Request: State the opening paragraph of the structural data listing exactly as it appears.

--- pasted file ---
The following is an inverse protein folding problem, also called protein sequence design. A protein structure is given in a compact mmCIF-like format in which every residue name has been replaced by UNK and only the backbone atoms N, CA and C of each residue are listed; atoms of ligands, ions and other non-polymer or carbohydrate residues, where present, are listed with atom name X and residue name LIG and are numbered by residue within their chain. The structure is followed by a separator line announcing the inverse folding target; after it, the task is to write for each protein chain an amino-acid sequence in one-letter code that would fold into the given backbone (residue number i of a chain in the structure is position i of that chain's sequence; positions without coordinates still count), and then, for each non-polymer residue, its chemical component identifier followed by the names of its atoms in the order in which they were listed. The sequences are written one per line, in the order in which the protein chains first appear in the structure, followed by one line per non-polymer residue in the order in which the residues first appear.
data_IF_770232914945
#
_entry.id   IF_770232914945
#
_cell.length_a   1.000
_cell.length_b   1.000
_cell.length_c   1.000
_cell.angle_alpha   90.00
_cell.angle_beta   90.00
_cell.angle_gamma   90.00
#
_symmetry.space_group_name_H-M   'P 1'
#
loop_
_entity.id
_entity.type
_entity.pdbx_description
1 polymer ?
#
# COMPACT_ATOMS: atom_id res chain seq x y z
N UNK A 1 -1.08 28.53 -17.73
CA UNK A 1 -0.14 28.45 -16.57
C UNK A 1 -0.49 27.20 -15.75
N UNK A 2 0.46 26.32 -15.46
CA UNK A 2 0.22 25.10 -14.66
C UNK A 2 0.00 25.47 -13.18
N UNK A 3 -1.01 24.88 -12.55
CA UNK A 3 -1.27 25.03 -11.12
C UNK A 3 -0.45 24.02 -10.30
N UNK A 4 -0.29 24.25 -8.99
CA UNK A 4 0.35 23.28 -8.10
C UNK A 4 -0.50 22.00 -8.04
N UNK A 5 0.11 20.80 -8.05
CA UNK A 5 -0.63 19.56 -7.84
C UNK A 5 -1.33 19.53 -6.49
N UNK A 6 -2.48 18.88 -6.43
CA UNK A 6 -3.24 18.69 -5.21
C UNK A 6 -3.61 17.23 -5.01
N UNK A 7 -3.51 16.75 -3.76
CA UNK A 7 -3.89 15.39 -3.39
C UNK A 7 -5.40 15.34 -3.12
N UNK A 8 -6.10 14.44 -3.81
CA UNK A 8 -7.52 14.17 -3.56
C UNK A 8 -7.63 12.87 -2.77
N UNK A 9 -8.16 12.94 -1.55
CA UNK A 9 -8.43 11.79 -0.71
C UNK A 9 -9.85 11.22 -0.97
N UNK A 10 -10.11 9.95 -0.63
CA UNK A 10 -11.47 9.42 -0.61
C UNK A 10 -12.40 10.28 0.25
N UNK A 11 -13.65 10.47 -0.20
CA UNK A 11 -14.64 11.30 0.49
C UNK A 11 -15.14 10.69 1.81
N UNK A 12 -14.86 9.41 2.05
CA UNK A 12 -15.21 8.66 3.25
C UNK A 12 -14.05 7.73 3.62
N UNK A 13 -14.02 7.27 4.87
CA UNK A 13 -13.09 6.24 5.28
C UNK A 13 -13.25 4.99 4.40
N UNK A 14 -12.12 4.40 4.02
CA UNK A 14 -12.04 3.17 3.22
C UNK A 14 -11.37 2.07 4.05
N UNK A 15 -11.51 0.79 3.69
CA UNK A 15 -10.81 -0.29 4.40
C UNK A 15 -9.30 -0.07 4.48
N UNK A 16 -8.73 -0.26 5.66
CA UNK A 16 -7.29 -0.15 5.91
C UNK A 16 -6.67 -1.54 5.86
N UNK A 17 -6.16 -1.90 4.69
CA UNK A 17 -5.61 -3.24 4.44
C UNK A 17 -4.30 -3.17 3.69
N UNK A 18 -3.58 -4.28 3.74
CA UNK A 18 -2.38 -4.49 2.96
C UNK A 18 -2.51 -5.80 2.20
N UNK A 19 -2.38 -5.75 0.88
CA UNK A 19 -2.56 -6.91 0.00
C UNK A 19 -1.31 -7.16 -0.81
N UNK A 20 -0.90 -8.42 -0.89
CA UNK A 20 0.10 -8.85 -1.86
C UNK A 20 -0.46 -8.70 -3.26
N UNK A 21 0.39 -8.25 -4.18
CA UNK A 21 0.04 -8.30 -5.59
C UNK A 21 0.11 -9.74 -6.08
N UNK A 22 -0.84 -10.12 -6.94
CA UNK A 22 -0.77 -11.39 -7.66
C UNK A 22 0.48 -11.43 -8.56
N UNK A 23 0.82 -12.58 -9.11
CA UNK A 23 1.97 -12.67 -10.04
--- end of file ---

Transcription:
The following is an inverse protein folding problem, also called protein sequence design. A protein structure is given in a compact mmCIF-like format in which every residue name has been replaced by UNK and only the backbone atoms N, CA and C of each residue are listed; atoms of ligands, ions and other non-polymer or carbohydrate residues, where present, are listed with atom name X and residue name LIG and are numbered by residue within their chain. The structure is followed by a separator line announcing the inverse folding target; after it, the task is to write for each protein chain an amino-acid sequence in one-letter code that would fold into the given backbone (residue number i of a chain in the structure is position i of that chain's sequence; positions without coordinates still count), and then, for each non-polymer residue, its chemical component identifier followed by the names of its atoms in the order in which they were listed. The sequences are written one per line, in the order in which the protein chains first appear in the structure, followed by one line per non-polymer residue in the order in which the residues first appear.